Very Low GPM with DE filter & Automatic Cleaner

stever

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Nov 25, 2007
285
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Escondido, CA (near San Diego)
#1
Hello all, I'm new here,

I am getting ready to start on our in-ground pool (about 20,000 gal) with spa and have been trying to do everything possible to minimize electriciry usage as we live in southern California (enough said). Also, the quiteter the better.

With that in mind, I am looking at either the Intelliflo VS (set the RMP) or VF (set the GPM) and want to run long cycles (24 hours?) at very low GPM.

The rest of the system is:
- Pentair 60 sf DE filter (with separation tank)
- Pentair 400,000 BTU heater
- Solar (might end up being stubber in for future if too much $$$)
- Pentair Intellichlor IC40

I have read that the power used drops dramatically if the pump is run slower, but am concerned with the low GPM. What is the minimum recommended GPM for a DE filter, automatic cleaner and solar?

I like the DE filter as it filters better, but the cartridge filter may work at a lower pressure...

I'm sure I fogot to mention something.... but tried to get the needed information out to you.

Thank you for your ideas!

Steve
 

JasonLion

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May 7, 2007
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Silver Spring, MD
#2
Welcome to TFP!

Here are a couple of things to keep in mind. The IntelliFlo VF can't be set to a flow rate much lower than 15 GPM in flow mode. It can be run at lower flow rates by setting a speed, but the flow meter in the pump won't read much lower than 15 GPM. DE filters need a reasonable flow rate to coat the grids but should then continue working at lower flow rates. Both pressure and suction side automatic cleaners are going to require significant flow rates when they are running and many of them require a separate booster pump (which will still require that the main pump be running at a reasonable flow rate). Solar systems require some minimum pressure, depending on how high up the panels are. Depending on the height, that may or may not be a significant flow rate. Solar systems also require 3 or 4 GPM per panel, which may or may not be significant depending on the number of panels.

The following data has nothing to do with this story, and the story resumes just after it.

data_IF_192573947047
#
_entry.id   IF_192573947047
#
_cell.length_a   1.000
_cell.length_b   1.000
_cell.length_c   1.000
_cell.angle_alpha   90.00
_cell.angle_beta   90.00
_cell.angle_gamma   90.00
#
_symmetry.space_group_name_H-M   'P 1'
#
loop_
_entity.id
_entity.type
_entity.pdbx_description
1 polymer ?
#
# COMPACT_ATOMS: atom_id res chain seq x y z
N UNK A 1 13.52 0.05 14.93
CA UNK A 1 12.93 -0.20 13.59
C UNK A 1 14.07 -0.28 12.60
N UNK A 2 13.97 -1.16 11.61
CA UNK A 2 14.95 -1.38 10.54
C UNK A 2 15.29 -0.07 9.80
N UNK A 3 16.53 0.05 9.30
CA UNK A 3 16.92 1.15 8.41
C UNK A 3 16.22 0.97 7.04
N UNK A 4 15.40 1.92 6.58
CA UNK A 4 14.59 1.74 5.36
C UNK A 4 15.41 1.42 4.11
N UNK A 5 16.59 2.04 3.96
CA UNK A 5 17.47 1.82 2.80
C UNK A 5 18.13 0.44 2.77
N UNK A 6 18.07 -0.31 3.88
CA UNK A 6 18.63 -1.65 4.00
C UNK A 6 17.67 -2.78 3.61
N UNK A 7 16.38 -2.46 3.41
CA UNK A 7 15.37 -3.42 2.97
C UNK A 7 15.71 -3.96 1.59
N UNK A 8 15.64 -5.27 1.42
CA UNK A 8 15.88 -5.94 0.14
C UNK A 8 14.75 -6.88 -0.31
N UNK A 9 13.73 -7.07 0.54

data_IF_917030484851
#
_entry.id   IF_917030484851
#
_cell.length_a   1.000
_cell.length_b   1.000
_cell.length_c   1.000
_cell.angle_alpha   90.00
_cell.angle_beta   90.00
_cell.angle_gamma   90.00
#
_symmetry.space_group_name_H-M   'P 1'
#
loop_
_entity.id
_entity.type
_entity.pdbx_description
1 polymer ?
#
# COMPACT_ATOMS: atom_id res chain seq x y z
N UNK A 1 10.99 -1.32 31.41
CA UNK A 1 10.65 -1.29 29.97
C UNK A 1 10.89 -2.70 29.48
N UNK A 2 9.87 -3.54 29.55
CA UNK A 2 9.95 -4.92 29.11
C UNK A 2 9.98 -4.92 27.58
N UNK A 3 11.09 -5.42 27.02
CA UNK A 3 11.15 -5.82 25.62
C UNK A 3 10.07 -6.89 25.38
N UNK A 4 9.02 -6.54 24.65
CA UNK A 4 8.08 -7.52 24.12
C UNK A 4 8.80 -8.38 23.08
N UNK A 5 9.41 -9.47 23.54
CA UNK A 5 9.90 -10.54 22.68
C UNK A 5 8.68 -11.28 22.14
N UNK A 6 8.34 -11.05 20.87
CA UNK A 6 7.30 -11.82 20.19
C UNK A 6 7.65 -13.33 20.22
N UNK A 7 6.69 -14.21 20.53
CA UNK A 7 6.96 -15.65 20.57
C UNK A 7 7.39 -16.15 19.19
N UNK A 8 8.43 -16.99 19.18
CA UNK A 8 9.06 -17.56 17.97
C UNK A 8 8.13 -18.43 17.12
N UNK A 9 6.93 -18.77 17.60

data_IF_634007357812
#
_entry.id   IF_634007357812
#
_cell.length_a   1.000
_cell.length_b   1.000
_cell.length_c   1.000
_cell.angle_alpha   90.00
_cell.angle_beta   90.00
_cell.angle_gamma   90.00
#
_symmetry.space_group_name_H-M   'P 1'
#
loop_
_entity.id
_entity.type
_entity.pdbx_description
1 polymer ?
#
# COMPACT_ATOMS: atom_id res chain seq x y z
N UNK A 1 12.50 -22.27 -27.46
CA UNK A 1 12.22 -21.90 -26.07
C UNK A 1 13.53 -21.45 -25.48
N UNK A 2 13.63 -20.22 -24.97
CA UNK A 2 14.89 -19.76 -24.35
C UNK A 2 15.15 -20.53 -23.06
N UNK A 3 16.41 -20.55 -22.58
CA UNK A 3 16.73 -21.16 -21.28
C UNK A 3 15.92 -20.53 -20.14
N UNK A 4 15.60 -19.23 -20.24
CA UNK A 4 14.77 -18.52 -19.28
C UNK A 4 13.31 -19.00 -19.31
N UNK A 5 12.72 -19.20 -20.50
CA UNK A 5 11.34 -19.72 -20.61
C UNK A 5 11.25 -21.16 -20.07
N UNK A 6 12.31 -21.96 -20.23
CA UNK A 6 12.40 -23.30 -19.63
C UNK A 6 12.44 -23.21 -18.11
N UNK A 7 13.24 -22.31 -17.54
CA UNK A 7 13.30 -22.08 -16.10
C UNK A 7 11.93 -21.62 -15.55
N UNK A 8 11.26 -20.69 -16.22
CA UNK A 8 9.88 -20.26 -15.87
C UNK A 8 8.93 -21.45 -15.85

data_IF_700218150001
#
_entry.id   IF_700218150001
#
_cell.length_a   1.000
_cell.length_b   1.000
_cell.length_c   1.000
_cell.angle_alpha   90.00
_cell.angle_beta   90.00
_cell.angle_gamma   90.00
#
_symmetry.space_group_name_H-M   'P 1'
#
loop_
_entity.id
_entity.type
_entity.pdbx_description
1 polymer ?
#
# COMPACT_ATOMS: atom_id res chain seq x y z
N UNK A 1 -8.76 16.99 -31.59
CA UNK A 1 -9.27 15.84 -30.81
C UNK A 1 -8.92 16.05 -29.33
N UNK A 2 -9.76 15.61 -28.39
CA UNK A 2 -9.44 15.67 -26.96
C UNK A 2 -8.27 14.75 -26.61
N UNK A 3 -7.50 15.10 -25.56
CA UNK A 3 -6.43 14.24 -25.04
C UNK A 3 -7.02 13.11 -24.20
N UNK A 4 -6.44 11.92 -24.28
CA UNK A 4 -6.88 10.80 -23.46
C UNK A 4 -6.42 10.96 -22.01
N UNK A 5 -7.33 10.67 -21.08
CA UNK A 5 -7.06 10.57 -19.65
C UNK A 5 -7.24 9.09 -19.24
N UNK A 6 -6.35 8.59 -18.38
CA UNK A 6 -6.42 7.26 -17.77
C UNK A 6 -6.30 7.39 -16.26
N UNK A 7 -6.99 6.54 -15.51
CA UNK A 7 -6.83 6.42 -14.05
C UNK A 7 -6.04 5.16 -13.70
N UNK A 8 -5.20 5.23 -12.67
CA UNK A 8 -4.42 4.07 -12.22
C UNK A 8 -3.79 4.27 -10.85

Running the pump more slowly for longer will generally save money, but other considerations usually limit how slow you can go.
 

stever

LifeTime Supporter
Nov 25, 2007
285
0
Escondido, CA (near San Diego)
#3
JasonLion said:
Welcome to TFP!

Here are a couple of things to keep in mind. The IntelliFlo VF can't be set to a flow rate much lower than 15 GPM in flow mode. It can be run at lower flow rates by setting a speed, but the flow meter in the pump won't read much lower than 15 GPM. DE filters need a reasonable flow rate to coat the grids but should then continue working at lower flow rates. Both pressure and suction side automatic cleaners are going to require significant flow rates when they are running and many of them require a separate booster pump (which will still require that the main pump be running at a reasonable flow rate). Solar systems require some minimum pressure, depending on how high up the panels are. Depending on the height, that may or may not be a significant flow rate. Solar systems also require 3 or 4 GPM per panel, which may or may not be significant depending on the number of panels.